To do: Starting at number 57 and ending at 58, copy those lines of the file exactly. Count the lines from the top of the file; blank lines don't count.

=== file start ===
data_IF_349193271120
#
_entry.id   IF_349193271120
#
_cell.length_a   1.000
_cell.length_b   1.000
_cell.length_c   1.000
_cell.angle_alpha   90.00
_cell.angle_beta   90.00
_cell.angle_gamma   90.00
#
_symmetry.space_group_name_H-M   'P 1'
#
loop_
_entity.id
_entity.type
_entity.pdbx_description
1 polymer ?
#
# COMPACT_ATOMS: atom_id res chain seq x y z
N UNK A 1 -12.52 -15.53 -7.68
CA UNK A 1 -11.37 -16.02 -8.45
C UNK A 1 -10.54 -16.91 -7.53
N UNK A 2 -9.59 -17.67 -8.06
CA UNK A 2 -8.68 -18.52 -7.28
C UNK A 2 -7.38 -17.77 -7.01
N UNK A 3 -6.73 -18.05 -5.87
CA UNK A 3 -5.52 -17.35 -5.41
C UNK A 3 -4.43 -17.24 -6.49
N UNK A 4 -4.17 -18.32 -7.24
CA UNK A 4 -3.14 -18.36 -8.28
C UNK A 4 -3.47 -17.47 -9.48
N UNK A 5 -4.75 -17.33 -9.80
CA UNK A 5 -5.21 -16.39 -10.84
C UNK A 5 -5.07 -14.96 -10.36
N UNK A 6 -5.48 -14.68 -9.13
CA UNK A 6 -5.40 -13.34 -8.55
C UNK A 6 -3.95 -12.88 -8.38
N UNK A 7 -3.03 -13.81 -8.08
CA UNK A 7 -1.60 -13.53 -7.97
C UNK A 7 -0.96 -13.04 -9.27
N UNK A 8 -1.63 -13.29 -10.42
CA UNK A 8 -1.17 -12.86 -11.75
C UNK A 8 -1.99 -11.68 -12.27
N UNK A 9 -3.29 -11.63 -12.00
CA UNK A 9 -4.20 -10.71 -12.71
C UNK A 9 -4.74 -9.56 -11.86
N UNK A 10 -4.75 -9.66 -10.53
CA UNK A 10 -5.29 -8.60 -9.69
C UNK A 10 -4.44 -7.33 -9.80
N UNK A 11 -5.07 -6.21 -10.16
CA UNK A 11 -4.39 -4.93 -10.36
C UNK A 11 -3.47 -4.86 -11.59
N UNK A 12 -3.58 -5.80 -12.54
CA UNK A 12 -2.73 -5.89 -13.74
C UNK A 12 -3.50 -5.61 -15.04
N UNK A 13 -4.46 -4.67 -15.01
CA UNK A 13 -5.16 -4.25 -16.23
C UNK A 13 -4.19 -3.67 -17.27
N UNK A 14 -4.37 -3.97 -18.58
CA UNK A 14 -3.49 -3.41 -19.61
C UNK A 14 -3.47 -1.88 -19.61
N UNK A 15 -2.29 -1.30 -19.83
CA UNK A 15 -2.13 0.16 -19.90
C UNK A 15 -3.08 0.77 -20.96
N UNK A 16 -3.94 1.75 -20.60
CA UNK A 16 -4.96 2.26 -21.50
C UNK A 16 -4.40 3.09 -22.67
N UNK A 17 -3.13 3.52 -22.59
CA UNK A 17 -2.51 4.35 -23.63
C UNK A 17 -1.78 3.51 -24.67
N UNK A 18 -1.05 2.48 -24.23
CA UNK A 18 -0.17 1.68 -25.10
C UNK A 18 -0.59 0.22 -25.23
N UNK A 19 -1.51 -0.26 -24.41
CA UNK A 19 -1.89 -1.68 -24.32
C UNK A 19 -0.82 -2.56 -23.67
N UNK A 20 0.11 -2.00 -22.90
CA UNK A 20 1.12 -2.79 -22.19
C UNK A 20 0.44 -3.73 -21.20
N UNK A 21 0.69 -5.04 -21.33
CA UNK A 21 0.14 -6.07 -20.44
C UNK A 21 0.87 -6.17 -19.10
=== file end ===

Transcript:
N UNK A 13 -4.46 -4.67 -15.01
CA UNK A 13 -5.16 -4.25 -16.23